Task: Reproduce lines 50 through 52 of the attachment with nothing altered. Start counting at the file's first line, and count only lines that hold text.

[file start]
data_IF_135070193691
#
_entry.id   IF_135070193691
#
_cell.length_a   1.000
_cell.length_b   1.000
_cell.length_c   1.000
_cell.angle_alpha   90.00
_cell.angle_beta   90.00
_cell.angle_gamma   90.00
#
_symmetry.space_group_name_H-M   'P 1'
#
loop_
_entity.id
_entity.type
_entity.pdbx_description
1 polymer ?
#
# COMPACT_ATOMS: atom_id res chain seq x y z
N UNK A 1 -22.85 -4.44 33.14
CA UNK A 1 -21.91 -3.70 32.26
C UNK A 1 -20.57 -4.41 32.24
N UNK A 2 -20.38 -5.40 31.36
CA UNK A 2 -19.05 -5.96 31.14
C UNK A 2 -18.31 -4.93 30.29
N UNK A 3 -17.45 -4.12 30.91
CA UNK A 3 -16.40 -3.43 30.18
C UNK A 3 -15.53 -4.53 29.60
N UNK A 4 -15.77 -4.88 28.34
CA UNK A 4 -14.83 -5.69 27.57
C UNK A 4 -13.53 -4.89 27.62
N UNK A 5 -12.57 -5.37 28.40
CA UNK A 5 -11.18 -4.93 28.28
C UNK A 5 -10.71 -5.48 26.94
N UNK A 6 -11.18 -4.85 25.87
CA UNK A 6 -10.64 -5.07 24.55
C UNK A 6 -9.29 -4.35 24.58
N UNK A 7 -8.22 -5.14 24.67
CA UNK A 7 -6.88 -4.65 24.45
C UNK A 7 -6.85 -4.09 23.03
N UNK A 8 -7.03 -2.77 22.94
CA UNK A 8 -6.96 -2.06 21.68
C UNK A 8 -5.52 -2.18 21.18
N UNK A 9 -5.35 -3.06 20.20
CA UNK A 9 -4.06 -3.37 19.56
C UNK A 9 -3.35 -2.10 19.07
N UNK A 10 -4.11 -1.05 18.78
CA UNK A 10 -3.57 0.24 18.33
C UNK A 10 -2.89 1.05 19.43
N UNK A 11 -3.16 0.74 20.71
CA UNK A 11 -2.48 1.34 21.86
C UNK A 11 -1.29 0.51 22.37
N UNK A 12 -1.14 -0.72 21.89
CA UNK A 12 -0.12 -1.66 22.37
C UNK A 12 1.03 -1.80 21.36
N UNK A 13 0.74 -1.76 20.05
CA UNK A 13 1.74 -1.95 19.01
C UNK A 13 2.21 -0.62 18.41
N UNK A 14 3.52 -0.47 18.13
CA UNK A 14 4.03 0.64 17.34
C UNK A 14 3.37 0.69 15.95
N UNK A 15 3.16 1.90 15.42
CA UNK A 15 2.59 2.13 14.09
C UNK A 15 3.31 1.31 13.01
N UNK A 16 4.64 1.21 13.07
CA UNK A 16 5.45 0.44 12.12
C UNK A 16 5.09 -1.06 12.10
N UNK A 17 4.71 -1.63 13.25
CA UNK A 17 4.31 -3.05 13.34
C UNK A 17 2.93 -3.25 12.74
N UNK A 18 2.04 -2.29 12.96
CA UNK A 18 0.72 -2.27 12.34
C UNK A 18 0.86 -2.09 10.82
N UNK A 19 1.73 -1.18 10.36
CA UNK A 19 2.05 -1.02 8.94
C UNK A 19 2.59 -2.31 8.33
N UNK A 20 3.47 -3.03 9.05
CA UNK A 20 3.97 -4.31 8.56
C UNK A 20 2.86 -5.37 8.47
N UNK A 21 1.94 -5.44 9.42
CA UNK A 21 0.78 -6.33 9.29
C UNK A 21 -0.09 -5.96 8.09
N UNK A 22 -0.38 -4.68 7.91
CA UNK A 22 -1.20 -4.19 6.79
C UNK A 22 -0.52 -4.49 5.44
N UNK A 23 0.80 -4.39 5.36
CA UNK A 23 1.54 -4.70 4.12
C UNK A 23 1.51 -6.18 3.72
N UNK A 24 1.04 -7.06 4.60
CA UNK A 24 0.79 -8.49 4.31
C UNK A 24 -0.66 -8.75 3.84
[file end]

C UNK A 10 -2.89 1.05 19.43
N UNK A 11 -3.16 0.74 20.71
CA UNK A 11 -2.48 1.34 21.86